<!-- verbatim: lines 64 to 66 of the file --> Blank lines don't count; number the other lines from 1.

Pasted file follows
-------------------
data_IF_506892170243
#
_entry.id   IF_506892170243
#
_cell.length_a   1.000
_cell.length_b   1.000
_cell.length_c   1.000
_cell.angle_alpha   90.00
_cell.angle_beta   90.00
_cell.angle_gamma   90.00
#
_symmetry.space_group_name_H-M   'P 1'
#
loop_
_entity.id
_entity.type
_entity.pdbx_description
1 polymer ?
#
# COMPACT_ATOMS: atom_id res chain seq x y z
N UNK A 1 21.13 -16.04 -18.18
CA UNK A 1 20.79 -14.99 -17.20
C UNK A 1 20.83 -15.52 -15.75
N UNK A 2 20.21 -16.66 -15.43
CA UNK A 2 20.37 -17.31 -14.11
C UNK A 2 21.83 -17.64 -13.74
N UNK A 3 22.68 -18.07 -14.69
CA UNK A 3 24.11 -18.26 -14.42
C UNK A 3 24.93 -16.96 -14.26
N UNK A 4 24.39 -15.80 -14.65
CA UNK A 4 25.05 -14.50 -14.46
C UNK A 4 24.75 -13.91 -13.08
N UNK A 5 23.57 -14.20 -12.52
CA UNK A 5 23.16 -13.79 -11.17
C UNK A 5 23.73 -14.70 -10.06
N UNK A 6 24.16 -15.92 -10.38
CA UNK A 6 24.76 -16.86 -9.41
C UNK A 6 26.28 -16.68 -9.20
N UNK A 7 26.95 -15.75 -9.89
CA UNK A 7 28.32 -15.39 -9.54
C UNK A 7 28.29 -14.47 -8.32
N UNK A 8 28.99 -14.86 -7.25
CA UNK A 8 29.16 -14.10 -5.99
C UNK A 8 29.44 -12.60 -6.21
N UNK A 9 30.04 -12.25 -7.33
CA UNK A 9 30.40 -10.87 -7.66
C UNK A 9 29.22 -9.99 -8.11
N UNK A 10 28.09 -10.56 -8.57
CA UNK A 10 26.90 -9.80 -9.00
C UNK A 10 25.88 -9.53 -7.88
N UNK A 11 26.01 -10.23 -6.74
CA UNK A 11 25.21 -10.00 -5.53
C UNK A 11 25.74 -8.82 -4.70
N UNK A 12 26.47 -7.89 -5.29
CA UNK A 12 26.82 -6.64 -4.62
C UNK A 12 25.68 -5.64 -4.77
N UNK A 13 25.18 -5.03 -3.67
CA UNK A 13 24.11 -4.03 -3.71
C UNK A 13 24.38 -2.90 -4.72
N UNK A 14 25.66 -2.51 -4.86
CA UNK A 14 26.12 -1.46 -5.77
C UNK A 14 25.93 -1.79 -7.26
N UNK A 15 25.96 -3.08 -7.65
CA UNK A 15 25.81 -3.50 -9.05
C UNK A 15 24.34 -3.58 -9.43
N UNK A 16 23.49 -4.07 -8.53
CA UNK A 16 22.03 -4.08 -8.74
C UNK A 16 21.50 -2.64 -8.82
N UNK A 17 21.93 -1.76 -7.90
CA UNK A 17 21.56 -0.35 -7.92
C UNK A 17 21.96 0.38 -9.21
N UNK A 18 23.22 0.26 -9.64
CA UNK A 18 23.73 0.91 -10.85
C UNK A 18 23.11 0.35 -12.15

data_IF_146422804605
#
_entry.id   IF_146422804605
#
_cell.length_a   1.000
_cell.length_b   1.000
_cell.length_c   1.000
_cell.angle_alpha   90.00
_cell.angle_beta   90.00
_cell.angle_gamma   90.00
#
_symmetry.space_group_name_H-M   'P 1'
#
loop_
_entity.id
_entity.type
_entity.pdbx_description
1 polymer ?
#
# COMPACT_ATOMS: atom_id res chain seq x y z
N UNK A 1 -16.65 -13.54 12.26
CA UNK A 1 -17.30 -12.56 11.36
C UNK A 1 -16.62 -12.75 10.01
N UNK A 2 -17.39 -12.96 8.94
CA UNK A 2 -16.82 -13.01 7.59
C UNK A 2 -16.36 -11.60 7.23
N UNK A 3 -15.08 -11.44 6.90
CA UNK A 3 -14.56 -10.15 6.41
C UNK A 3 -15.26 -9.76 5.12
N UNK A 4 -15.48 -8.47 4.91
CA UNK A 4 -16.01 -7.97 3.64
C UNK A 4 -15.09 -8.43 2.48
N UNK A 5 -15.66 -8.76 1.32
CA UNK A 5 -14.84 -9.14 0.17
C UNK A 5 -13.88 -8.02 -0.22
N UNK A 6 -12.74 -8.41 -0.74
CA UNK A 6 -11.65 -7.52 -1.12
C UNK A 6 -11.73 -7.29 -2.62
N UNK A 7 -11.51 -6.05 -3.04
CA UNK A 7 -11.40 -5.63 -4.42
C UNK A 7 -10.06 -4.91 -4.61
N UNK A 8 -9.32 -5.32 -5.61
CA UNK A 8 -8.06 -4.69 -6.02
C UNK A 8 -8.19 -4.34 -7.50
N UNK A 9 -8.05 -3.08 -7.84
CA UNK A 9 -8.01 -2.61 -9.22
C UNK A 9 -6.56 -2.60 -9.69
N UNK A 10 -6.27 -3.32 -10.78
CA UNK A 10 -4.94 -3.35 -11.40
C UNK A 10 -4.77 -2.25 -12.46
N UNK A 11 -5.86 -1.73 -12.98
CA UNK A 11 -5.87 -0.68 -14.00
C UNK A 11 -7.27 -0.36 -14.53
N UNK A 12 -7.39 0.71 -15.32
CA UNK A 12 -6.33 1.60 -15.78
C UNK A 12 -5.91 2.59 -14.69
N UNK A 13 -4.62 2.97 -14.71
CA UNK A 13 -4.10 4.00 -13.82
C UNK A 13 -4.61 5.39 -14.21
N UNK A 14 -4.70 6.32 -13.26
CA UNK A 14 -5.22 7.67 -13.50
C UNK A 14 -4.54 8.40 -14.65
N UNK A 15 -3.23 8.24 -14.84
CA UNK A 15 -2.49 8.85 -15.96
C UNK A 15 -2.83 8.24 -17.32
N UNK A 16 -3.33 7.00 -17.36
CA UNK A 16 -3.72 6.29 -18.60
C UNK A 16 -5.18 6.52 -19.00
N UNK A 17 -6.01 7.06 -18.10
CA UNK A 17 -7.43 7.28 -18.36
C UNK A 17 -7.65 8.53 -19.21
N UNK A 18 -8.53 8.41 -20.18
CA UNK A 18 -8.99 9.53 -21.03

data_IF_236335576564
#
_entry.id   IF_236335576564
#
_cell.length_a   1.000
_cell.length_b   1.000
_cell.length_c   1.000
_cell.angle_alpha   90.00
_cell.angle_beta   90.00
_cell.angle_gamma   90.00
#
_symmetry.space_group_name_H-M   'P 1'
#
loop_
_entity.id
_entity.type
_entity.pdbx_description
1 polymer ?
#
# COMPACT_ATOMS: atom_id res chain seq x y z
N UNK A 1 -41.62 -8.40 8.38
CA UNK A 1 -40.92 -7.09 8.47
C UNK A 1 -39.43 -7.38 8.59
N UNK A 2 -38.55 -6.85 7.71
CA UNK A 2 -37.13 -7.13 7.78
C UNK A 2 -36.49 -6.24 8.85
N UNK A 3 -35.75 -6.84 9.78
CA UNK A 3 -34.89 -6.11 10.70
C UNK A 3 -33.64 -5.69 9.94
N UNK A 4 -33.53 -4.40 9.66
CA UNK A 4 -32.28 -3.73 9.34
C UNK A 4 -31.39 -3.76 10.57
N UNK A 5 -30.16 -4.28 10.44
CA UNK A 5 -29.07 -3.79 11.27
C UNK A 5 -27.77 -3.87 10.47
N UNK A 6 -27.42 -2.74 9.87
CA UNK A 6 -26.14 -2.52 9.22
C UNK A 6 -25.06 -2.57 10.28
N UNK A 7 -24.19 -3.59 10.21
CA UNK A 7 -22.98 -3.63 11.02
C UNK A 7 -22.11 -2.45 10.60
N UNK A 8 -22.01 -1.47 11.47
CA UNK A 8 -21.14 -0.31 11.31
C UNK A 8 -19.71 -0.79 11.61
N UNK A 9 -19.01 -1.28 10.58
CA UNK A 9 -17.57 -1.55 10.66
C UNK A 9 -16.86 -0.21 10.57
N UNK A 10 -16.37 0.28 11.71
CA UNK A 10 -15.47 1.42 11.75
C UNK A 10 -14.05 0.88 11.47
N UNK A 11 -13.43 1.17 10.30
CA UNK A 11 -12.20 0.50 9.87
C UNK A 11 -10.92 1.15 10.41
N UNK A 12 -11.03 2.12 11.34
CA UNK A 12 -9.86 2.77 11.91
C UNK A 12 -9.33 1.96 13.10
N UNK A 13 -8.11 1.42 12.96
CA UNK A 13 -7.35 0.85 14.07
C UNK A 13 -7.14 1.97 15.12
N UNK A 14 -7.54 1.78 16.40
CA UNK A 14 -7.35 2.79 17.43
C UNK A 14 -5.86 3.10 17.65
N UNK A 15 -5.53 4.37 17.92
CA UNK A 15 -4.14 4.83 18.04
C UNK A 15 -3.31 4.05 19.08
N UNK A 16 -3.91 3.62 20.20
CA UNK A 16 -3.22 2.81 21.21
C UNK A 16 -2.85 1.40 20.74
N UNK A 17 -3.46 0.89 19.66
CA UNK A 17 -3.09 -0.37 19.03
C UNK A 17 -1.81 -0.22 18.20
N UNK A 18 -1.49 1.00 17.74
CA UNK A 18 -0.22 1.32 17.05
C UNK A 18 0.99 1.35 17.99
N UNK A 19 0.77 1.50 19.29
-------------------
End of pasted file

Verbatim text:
CA UNK A 15 25.81 -3.50 -9.05
C UNK A 15 24.34 -3.58 -9.43
N UNK A 16 23.49 -4.07 -8.53